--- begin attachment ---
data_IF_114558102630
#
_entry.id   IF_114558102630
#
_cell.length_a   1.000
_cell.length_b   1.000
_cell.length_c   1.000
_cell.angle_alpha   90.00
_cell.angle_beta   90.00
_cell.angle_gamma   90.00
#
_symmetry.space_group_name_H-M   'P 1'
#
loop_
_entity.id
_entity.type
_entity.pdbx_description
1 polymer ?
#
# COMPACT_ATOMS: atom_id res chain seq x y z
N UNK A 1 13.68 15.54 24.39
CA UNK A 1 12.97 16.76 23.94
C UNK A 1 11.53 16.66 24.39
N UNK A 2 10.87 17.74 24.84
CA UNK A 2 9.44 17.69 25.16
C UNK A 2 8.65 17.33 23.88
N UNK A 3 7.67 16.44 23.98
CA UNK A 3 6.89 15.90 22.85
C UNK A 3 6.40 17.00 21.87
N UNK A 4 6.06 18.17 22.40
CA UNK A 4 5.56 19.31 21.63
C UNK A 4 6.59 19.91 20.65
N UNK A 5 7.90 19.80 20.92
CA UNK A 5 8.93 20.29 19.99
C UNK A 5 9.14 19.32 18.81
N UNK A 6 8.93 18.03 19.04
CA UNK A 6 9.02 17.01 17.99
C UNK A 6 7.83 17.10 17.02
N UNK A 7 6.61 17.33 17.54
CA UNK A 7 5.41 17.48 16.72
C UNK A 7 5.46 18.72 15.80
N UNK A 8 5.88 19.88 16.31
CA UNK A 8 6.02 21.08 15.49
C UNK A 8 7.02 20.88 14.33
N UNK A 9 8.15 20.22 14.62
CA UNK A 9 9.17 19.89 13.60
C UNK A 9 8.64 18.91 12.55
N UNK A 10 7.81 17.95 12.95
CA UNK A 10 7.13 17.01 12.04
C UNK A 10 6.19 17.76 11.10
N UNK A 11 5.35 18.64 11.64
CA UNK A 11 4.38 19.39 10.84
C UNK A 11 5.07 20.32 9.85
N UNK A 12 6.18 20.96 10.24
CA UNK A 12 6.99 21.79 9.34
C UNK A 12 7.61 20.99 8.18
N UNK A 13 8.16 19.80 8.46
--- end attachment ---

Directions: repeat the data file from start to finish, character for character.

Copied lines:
data_IF_114558102630
#
_entry.id   IF_114558102630
#
_cell.length_a   1.000
_cell.length_b   1.000
_cell.length_c   1.000
_cell.angle_alpha   90.00
_cell.angle_beta   90.00
_cell.angle_gamma   90.00
#
_symmetry.space_group_name_H-M   'P 1'
#
loop_
_entity.id
_entity.type
_entity.pdbx_description
1 polymer ?
#
# COMPACT_ATOMS: atom_id res chain seq x y z
N UNK A 1 13.68 15.54 24.39
CA UNK A 1 12.97 16.76 23.94
C UNK A 1 11.53 16.66 24.39
N UNK A 2 10.87 17.74 24.84
CA UNK A 2 9.44 17.69 25.16
C UNK A 2 8.65 17.33 23.88
N UNK A 3 7.67 16.44 23.98
CA UNK A 3 6.89 15.90 22.85
C UNK A 3 6.40 17.00 21.87
N UNK A 4 6.06 18.17 22.40
CA UNK A 4 5.56 19.31 21.63
C UNK A 4 6.59 19.91 20.65
N UNK A 5 7.90 19.80 20.92
CA UNK A 5 8.93 20.29 19.99
C UNK A 5 9.14 19.32 18.81
N UNK A 6 8.93 18.03 19.04
CA UNK A 6 9.02 17.01 17.99
C UNK A 6 7.83 17.10 17.02
N UNK A 7 6.61 17.33 17.54
CA UNK A 7 5.41 17.48 16.72
C UNK A 7 5.46 18.72 15.80
N UNK A 8 5.88 19.88 16.31
CA UNK A 8 6.02 21.08 15.49
C UNK A 8 7.02 20.88 14.33
N UNK A 9 8.15 20.22 14.62
CA UNK A 9 9.17 19.89 13.60
C UNK A 9 8.64 18.91 12.55
N UNK A 10 7.81 17.95 12.95
CA UNK A 10 7.13 17.01 12.04
C UNK A 10 6.19 17.76 11.10
N UNK A 11 5.35 18.64 11.64
CA UNK A 11 4.38 19.39 10.84
C UNK A 11 5.07 20.32 9.85
N UNK A 12 6.18 20.96 10.24
CA UNK A 12 6.99 21.79 9.34
C UNK A 12 7.61 20.99 8.18
N UNK A 13 8.16 19.80 8.46